The Sparna is weighed down with 218,380 gallons of high sulfur fuel and 39,380 gallons of marine diesel. Two tug boats are on scene to keep the Sparna stabilized, according to the Coast Guard.

The Coast Guard, Washington Department of Ecology and Oregon Department of Environmental along with other state and county agencies are on scene monitoring the situation. They say the Coast Guard will need to approve a salvage plan.

The vessel isn’t blocking the navigation channel so it is open to other vessels.

Cathlamet, Wash. is about 1.5 hours from downtown Portland.

December auto sales soar 9% in record year

[It seems some folks aren’t getting the message about climate change…]

by Nattan Bomey and , USA TODAY 7:08 p.m. EST January 5, 2016

Automakers posted a solid 9% sales gain in December, an exclamation point that sealed 2015 as the biggest sales year ever for the industry, they reported Tuesday.

All told, automakers sold 17.47 million new vehicles for the year, Autodata reported, besting the previous record set in 2000 by 68,138 vehicles. Low gas prices, cheap credit, low unemployment, soaring consumer confidence and warm weather fueled a rush into showrooms in December.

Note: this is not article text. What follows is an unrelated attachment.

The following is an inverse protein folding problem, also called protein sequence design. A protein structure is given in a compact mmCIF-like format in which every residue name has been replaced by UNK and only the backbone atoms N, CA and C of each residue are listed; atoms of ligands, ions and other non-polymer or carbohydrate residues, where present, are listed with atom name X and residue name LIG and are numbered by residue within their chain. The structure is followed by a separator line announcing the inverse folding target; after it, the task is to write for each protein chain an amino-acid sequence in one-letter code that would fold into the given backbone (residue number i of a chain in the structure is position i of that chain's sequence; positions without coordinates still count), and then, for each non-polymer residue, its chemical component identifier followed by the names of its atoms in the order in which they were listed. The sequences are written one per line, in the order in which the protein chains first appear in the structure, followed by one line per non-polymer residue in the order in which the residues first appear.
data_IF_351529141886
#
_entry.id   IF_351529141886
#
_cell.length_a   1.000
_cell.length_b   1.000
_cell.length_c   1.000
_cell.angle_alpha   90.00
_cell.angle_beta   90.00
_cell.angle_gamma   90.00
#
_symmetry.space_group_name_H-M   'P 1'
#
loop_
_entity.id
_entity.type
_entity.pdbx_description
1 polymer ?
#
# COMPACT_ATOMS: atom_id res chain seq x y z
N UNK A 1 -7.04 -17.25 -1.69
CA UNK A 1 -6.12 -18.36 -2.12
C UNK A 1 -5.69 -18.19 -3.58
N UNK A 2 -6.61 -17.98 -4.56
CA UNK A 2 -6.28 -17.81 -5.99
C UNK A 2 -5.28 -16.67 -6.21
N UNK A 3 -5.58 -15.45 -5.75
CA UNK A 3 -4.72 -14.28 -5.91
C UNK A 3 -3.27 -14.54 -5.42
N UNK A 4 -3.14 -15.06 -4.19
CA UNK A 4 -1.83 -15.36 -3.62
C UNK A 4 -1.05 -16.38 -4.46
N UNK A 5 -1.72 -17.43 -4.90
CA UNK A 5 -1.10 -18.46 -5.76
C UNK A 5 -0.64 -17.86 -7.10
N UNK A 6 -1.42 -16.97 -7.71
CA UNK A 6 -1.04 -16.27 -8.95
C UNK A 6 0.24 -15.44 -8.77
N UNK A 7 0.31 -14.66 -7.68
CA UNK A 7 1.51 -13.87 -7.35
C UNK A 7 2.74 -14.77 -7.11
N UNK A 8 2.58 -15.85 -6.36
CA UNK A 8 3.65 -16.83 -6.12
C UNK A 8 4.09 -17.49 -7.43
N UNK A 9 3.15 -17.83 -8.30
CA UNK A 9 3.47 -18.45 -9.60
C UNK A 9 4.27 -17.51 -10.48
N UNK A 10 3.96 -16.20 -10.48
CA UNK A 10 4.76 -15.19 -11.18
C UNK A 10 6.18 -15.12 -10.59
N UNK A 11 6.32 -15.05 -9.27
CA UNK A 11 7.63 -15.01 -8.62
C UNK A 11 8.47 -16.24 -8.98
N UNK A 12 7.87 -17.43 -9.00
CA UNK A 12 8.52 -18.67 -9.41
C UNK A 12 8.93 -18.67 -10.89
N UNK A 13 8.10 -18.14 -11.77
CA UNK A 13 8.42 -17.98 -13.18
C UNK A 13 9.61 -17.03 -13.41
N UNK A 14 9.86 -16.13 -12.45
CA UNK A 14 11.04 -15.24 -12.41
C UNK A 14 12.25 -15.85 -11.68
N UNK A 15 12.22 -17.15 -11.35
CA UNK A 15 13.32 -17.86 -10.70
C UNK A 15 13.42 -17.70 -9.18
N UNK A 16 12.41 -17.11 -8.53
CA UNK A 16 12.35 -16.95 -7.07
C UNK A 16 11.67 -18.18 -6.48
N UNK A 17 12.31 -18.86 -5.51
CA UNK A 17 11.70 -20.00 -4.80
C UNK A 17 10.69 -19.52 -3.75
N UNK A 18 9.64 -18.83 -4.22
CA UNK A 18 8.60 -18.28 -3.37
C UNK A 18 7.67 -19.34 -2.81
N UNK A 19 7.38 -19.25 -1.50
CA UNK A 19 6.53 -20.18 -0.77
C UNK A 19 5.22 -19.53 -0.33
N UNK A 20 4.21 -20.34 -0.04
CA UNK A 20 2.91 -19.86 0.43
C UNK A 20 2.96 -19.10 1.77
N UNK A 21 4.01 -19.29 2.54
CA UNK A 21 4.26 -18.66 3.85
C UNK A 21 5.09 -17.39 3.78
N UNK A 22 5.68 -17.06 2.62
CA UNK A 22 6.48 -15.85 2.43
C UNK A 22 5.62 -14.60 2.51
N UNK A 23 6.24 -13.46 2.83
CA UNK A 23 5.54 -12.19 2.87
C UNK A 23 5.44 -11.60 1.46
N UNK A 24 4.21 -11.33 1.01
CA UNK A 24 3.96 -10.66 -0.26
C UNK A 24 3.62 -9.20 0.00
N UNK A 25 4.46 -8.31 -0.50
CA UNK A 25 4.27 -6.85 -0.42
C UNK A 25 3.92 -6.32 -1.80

“The U.S. economy continues to expand, and the most important factors that drive demand for new vehicles are in place, so we expect to see a second consecutive year of record industry sales in 2016,” said Mustafa Mohatarem, GM’s chief economist, in a statement.

Meanwhile…

Porter Ranch Methane Leak Spreads Across LA’s San Fernando Valley

http://ecowatch.com/2016/01/15/porter-ranch-methane-leak-spreads/

It now looks like the catastrophic Porter Ranch gas leak, which has spewed more than 83,000 metric tons of noxious methane for nearly three months, has spread across Los Angeles’s San Fernando Valley.